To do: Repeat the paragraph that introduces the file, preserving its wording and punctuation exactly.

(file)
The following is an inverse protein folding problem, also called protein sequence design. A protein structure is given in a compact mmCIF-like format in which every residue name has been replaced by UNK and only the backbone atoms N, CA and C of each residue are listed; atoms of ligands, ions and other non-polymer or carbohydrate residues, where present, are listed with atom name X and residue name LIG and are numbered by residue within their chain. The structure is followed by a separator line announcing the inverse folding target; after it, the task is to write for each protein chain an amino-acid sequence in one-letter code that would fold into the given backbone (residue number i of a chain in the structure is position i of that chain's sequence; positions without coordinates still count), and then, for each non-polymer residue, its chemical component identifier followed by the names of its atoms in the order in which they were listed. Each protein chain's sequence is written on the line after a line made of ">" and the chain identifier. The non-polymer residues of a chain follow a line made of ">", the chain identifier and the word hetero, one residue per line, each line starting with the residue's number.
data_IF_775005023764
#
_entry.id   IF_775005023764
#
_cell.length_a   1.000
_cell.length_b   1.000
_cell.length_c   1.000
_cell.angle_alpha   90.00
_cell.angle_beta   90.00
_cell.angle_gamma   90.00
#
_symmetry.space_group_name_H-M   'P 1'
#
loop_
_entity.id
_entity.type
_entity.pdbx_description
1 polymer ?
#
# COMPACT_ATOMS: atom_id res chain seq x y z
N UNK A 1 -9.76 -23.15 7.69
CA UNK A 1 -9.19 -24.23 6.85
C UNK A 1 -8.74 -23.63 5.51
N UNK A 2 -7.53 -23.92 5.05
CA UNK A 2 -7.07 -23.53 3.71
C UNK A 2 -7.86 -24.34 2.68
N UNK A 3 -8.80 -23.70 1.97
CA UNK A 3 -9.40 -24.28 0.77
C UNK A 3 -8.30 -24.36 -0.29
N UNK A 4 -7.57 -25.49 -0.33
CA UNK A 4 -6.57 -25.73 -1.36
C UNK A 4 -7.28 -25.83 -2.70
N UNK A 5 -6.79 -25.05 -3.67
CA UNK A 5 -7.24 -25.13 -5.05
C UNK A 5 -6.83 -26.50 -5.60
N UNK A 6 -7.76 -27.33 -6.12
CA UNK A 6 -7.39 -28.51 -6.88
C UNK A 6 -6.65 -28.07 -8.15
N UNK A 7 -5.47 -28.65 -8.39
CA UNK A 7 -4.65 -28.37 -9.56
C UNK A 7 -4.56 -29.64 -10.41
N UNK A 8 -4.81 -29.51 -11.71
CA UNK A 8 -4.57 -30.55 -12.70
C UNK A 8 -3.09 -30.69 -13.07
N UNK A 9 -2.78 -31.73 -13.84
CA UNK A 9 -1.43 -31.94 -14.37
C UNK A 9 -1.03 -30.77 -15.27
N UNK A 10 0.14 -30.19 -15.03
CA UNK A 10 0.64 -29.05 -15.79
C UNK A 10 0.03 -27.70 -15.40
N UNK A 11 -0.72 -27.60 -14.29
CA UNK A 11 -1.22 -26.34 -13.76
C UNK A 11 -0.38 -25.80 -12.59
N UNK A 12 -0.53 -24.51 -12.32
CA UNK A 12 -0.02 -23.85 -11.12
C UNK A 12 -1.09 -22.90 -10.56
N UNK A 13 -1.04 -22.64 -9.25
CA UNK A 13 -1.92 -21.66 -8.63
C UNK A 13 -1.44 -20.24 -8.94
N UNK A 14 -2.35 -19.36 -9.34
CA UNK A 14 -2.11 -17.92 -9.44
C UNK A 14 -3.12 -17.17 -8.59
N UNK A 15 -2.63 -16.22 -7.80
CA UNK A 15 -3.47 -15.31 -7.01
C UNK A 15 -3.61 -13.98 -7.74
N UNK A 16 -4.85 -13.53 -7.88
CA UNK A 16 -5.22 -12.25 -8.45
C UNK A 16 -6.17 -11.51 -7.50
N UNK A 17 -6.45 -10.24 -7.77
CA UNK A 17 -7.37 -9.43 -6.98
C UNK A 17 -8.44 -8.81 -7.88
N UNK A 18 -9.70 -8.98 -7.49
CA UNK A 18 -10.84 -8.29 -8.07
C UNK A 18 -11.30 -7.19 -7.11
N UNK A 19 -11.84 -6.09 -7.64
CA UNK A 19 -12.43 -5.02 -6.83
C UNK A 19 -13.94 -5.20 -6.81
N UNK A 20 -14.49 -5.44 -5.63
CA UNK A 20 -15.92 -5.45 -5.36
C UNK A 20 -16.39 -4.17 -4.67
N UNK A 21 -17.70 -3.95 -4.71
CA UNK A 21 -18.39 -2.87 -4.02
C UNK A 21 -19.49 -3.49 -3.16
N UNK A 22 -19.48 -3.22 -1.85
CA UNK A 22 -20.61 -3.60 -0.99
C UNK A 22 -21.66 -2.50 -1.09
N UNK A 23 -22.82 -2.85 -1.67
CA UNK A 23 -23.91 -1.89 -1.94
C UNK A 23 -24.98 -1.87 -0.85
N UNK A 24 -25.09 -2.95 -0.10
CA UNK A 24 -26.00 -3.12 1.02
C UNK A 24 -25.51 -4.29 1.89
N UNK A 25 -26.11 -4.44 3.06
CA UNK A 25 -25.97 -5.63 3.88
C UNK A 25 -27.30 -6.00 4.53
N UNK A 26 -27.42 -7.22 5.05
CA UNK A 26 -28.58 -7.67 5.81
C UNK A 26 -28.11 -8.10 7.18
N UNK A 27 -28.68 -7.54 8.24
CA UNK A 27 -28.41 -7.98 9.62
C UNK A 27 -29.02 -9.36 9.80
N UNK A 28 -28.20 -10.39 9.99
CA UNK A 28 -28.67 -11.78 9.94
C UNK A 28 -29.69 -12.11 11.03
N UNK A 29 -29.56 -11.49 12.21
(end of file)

The following is an inverse protein folding problem, also called protein sequence design. A protein structure is given in a compact mmCIF-like format in which every residue name has been replaced by UNK and only the backbone atoms N, CA and C of each residue are listed; atoms of ligands, ions and other non-polymer or carbohydrate residues, where present, are listed with atom name X and residue name LIG and are numbered by residue within their chain. The structure is followed by a separator line announcing the inverse folding target; after it, the task is to write for each protein chain an amino-acid sequence in one-letter code that would fold into the given backbone (residue number i of a chain in the structure is position i of that chain's sequence; positions without coordinates still count), and then, for each non-polymer residue, its chemical component identifier followed by the names of its atoms in the order in which they were listed. Each protein chain's sequence is written on the line after a line made of ">" and the chain identifier. The non-polymer residues of a chain follow a line made of ">", the chain identifier and the word hetero, one residue per line, each line starting with the residue's number.